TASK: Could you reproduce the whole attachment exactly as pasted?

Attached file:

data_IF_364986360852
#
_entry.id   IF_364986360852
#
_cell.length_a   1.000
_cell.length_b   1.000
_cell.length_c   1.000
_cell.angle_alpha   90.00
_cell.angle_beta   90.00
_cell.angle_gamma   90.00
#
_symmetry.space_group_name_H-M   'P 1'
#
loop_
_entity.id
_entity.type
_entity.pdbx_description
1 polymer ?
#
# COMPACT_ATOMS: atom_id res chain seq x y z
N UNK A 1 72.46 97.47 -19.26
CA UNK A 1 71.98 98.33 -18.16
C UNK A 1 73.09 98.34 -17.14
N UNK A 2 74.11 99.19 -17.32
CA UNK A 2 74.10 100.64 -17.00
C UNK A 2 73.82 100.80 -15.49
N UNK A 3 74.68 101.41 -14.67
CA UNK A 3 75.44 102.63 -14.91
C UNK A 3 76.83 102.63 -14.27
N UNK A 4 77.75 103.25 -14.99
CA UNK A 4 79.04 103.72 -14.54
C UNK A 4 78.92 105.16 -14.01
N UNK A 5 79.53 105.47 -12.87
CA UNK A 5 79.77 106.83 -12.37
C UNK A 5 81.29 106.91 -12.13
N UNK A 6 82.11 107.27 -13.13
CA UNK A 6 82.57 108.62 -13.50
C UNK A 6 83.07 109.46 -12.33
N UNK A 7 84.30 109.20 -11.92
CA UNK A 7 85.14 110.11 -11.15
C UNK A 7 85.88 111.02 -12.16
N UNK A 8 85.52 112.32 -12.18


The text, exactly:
data_IF_364986360852
#
_entry.id   IF_364986360852
#
_cell.length_a   1.000
_cell.length_b   1.000
_cell.length_c   1.000
_cell.angle_alpha   90.00
_cell.angle_beta   90.00
_cell.angle_gamma   90.00
#
_symmetry.space_group_name_H-M   'P 1'
#
loop_
_entity.id
_entity.type
_entity.pdbx_description
1 polymer ?
#
# COMPACT_ATOMS: atom_id res chain seq x y z
N UNK A 1 72.46 97.47 -19.26
CA UNK A 1 71.98 98.33 -18.16
C UNK A 1 73.09 98.34 -17.14
N UNK A 2 74.11 99.19 -17.32
CA UNK A 2 74.10 100.64 -17.00
C UNK A 2 73.82 100.80 -15.49
N UNK A 3 74.68 101.41 -14.67
CA UNK A 3 75.44 102.63 -14.91
C UNK A 3 76.83 102.63 -14.27
N UNK A 4 77.75 103.25 -14.99
CA UNK A 4 79.04 103.72 -14.54
C UNK A 4 78.92 105.16 -14.01
N UNK A 5 79.53 105.47 -12.87
CA UNK A 5 79.77 106.83 -12.37
C UNK A 5 81.29 106.91 -12.13
N UNK A 6 82.11 107.27 -13.13
CA UNK A 6 82.57 108.62 -13.50
C UNK A 6 83.07 109.46 -12.33
N UNK A 7 84.30 109.20 -11.92
CA UNK A 7 85.14 110.11 -11.15
C UNK A 7 85.88 111.02 -12.16
N UNK A 8 85.52 112.32 -12.18